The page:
Re-readers: around the buoy again!

As I travel around various events for the launch of Pasha I’ve been struck – and humbled – by the number of readers who tell me they’ve read the earlier titles in the Kydd series all over again in anticipation of the new book (sometimes more than twice). This is a large investment in terms of their time – some 1.4 million words or 150-200 straight hours!

A recent book signing for Pasha

A recent book signing for Pasha

I’ve also had many emails from re-readers. Here’s just one:

‘Just a quick note to say how much I enjoyed recently reading Command again. Brought back very clear memories of being first in command myself.  I enjoyed the description of the voyage  down from Sydney, including the ‘southerly buster’. Have experienced the impact of that wind myself!’

I’d love to hear which is your favourite title if you’re a ‘re-reader’. And what particular characters – or incidents – stand out for you.

And while we’re on the subject of feedback…

Did you find the maps and glossaries in the last few titles useful?

Is my author’s note something you read after finishing the book or do you dip into it before getting into the story?

Please email me at with any thoughts on these – or reply to this blog if you prefer.

As a small thank you for your feedback I’ll have a draw of all respondents at the end of the month for an unabridged audiobook set of Caribbee.

8 Comments on “Re-readers: around the buoy again!”

  1. Dear Julian,
    I would have liked to say that I had read Pasha, but no such luck. I’ve orderd the book, but, in Holland there’s a delay, ten days, mostly, in delivering UK books to my local Bookseller. But it’s getting there. So, as I always do, I wait before having Pasha on my shelf en rereading Carribee. That is not your best book ever, I’m sorry to say. But I will always follow Kydd en read about his wide world advantures.

  2. I have to disagree with CDR John Gregoire USN (ret). I am new to this genre, do follow several authors and don’t have the two dictionaries, that he mentioned. The glossary in any book is great for me and those like me, who don’t want to look up things in another book, while we are reading yours and also for new readers too.I do know several languages(five in fact), but there is always one key word, that always seems to appear throughout a work and a glossary is a must for this.After I have read an especially interesting book, I will google events and people, that appear in a novel.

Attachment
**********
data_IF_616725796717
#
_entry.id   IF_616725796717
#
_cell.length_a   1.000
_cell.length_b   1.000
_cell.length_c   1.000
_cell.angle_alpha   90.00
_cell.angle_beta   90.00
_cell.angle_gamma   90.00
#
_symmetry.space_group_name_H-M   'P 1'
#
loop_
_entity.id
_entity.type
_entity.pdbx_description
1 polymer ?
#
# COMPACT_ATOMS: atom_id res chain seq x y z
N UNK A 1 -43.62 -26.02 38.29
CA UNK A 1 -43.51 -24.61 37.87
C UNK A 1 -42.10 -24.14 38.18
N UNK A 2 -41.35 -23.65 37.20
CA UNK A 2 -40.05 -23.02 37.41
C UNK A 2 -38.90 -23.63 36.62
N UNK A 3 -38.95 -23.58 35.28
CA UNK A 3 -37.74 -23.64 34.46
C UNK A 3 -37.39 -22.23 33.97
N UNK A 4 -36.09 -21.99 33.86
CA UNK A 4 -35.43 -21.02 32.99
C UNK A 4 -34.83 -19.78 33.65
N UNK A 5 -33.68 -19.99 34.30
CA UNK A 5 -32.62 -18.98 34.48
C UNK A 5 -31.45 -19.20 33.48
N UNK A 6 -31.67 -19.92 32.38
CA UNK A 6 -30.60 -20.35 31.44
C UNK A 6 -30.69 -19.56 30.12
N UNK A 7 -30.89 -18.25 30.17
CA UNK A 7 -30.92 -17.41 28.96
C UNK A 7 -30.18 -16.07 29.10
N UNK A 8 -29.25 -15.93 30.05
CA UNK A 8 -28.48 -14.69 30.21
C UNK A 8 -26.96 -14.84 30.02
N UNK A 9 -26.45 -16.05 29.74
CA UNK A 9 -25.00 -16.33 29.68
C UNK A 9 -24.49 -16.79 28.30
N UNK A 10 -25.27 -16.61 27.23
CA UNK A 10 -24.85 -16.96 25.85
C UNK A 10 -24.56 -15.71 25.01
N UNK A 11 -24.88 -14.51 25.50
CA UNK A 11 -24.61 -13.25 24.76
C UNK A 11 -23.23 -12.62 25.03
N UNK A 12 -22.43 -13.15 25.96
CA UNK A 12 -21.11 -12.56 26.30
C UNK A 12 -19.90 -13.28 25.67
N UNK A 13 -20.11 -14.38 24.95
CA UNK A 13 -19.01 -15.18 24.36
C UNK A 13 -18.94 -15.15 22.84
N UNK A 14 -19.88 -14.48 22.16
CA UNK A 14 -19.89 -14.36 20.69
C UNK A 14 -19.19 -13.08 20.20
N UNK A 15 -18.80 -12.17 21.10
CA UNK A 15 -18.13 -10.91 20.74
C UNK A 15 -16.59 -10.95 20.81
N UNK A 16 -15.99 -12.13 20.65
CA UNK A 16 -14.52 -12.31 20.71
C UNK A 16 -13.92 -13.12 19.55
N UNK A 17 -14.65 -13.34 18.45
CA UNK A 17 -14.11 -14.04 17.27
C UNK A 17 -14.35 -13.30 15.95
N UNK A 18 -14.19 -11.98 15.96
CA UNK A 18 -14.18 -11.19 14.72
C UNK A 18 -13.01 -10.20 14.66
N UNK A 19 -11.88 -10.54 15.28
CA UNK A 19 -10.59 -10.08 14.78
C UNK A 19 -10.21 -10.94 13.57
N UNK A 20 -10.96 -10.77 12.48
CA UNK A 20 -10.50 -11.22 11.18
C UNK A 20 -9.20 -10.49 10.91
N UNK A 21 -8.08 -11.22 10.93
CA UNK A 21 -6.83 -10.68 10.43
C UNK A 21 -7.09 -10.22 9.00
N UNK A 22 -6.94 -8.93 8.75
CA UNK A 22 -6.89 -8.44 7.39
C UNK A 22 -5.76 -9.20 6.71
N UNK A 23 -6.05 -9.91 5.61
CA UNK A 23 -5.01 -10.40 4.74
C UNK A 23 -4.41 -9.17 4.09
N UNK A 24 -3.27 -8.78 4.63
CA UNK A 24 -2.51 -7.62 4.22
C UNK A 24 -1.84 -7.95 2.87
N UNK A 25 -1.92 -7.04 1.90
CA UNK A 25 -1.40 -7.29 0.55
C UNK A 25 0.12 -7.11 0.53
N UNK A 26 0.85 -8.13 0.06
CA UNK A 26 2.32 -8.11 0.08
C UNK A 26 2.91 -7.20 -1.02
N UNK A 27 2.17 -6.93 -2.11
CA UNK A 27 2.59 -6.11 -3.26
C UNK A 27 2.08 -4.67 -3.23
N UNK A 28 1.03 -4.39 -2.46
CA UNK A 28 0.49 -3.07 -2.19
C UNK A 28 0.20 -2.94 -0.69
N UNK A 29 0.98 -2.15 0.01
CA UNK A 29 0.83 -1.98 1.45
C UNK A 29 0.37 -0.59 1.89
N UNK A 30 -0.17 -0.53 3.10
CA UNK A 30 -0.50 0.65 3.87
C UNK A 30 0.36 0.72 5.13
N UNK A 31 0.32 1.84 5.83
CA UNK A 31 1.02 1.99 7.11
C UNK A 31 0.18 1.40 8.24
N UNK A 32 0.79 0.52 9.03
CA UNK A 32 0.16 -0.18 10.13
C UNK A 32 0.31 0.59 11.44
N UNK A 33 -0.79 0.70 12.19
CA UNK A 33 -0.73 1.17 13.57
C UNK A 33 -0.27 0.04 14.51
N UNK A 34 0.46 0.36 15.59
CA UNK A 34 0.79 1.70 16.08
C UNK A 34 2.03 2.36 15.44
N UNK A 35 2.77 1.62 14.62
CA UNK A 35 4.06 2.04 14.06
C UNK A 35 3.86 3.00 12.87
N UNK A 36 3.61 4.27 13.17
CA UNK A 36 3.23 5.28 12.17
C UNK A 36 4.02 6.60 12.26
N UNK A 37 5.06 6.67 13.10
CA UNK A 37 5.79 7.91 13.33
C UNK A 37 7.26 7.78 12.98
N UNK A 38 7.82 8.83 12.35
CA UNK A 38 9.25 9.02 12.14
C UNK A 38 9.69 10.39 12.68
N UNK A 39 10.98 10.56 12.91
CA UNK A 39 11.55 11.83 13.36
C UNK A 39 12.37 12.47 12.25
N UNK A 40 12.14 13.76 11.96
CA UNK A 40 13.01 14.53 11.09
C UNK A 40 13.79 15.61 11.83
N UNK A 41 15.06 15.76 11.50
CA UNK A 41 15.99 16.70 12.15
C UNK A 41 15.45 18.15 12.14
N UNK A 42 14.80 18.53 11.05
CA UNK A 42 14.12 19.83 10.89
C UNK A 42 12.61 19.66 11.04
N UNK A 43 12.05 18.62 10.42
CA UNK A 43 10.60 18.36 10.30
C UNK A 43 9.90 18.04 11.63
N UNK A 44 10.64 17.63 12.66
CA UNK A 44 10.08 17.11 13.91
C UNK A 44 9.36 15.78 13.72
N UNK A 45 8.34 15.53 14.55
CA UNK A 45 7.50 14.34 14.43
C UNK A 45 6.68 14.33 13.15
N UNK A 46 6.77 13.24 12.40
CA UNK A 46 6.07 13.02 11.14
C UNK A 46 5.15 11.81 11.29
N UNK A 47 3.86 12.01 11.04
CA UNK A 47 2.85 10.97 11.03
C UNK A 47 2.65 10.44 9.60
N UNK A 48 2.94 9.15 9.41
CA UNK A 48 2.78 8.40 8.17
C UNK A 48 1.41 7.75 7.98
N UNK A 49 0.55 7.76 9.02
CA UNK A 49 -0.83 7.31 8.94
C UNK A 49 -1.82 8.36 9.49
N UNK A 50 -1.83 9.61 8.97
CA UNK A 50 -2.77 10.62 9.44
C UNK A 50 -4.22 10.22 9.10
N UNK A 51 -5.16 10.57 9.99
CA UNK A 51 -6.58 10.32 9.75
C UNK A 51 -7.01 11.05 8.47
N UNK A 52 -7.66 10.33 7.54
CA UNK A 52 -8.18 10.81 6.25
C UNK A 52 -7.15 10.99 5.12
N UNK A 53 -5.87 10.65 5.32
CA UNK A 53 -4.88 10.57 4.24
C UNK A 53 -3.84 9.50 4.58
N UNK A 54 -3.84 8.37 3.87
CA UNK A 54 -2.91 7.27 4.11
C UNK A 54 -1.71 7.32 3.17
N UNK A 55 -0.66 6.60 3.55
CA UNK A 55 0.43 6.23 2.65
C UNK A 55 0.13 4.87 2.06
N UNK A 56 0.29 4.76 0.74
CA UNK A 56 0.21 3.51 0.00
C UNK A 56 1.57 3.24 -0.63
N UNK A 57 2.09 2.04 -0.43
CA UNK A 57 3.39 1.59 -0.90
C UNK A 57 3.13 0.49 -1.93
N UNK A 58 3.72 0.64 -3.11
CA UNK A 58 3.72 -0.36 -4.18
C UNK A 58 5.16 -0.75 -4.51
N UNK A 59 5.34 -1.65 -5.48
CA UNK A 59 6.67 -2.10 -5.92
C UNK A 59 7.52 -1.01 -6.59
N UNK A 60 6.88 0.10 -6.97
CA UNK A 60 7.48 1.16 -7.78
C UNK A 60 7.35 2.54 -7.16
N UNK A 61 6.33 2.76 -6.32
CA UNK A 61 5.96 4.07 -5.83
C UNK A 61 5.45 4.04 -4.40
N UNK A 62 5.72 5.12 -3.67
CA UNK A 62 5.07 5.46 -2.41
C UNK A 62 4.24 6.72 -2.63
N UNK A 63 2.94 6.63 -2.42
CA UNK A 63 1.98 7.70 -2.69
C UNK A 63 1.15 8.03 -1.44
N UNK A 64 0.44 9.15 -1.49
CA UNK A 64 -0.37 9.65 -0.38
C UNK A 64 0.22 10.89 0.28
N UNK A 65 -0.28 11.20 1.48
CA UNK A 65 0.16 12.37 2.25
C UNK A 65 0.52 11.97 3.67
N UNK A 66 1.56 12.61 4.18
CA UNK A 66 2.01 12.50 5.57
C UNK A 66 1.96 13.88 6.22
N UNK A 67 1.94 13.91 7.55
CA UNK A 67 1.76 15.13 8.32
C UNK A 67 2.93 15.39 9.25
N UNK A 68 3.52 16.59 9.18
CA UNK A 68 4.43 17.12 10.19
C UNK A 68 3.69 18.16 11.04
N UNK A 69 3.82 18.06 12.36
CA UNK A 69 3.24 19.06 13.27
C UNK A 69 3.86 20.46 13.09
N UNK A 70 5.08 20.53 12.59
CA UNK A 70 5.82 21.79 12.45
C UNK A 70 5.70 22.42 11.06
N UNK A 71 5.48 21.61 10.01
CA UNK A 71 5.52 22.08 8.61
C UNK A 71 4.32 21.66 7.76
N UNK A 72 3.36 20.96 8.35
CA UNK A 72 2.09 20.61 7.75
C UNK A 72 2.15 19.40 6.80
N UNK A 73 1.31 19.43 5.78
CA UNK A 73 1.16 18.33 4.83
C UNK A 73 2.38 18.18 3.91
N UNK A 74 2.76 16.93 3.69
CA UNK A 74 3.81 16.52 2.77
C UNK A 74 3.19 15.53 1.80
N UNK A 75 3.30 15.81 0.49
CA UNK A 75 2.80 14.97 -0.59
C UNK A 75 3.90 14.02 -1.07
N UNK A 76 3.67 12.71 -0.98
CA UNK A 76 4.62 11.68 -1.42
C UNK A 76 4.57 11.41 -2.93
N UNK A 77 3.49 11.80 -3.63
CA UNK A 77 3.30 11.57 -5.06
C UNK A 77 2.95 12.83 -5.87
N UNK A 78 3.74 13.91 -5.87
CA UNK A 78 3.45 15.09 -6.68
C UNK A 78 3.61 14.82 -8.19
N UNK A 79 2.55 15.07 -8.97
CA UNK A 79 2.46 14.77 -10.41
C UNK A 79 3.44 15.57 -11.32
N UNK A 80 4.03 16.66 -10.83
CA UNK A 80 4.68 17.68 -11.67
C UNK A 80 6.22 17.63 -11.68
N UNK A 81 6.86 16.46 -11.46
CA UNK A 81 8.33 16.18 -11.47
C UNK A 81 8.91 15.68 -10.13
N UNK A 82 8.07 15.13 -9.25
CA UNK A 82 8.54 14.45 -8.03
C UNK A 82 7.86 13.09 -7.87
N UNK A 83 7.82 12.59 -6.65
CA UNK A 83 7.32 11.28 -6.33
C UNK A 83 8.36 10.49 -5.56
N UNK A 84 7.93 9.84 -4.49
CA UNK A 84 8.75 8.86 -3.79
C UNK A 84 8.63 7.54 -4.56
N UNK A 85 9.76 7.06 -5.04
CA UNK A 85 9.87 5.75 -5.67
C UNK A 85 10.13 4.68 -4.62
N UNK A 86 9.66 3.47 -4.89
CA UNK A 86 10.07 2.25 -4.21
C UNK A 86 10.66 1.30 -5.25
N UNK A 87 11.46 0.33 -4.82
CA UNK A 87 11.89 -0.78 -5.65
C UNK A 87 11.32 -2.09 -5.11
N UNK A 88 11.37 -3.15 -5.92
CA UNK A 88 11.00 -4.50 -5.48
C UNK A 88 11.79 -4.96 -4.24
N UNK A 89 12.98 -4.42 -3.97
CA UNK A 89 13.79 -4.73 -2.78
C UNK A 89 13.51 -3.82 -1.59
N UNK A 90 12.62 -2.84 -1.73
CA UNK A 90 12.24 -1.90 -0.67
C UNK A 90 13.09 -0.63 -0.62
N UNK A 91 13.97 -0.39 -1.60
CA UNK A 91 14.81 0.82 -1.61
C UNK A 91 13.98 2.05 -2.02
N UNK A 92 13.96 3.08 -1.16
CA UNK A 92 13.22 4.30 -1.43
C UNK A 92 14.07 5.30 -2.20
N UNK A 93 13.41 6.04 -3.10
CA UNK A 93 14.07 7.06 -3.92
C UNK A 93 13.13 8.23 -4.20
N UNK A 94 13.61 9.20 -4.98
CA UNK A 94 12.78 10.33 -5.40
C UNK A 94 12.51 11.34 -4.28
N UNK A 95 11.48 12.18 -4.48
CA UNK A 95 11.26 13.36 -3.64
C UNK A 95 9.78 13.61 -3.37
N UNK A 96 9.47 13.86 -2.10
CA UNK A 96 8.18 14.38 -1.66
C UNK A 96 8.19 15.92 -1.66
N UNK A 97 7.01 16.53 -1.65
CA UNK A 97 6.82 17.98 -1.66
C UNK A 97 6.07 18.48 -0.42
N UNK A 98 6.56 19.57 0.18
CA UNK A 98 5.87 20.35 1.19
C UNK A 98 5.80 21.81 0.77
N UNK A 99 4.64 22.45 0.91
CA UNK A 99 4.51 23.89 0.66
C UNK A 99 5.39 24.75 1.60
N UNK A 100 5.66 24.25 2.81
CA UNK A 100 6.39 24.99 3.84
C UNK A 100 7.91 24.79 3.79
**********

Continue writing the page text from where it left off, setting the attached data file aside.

I am always looking at maps to enhance the reading experience of a book.They make the story come alive and more meaningful to me, especially when I can relate incidents and places to the world nowadays.I have to admit I have a map fetish.I love all maps!
    As for notes, I do leave them to the end, usually. I hate notes, that are way longer than the novel or even non-fiction book, itself. If notes have to be that long, they should have their own book.

    • Dear? Denise,
      I think you are female, hence the “dear”, I am a map “idiot” like you. I hate notes also. I read the Philip Kerr novels, about a pre WW Berlin with a map at hand. I also read the famous “Maigret” books, a detective in Paris, with a Paris map at hand. Being an old (Dutch) Navy hand I do not usually need a Glossary! Keep on enjoying Kydd! Greets from Holland!

      • Philip Kerr and Maigret! Oh yes, along with Alan Furst!I just finished reading a 100 year old History of Poland, which dates from the time my grandparents arrived in Canada. Talk about confusing maps! This book started off with European tribes from the bronze ages.My grandmother’s village is no longer in Poland, thanks to WWII and my grandfather’s city, just makes it within the borders.Greetings from Canada!

      • and to top it off, Lucas, there are 4 villages all within a short radius, with the same name as my grandmother’s village. Half in Poland, half in the Ukraine!

  3. The glossaries and particularly the maps are essential parts of all historical novels…especially maritime works because, once out of sight of land (both literally and figuratively, all points of reference are lost. The most useful maps are larger scale maps showing the region with inset maps showing details of ports, roadsteads and cities.

  4. Anxious to get into Ithaca and pick up Pasha at McBooks! To answer your questions, I believe most uf us who read this type of literature and follow many authors have at least the two basic dictionaries , Adm Smyth’s tome and The Sea of Words which makes a glossary a waste of pages. Maps on the other hand are just not for the geographically challenged. They make following the story line fun and the more and more detailed the better. I prefer them up front than at chapter heads and refer to them often. I seldom read the Author’s notes but would if they were pertinent to the story. One author I read explains what parts of his fiction were based on reality and explains that in some detail. Congratulations on the new release!

  5. The inclusion of maps etc are , for me, a wonderful aid to the following of the story line. I always keep a finger in place as I read and follow both the narrative and the location in tandem. Your “Notes” are always left by me to the end and read with a lot of care and a degree of backtracking through the story. Once more for me your notes are an essential part of the whole.

    Great stuff Julian.
    Fair winds and smooth seas mate.


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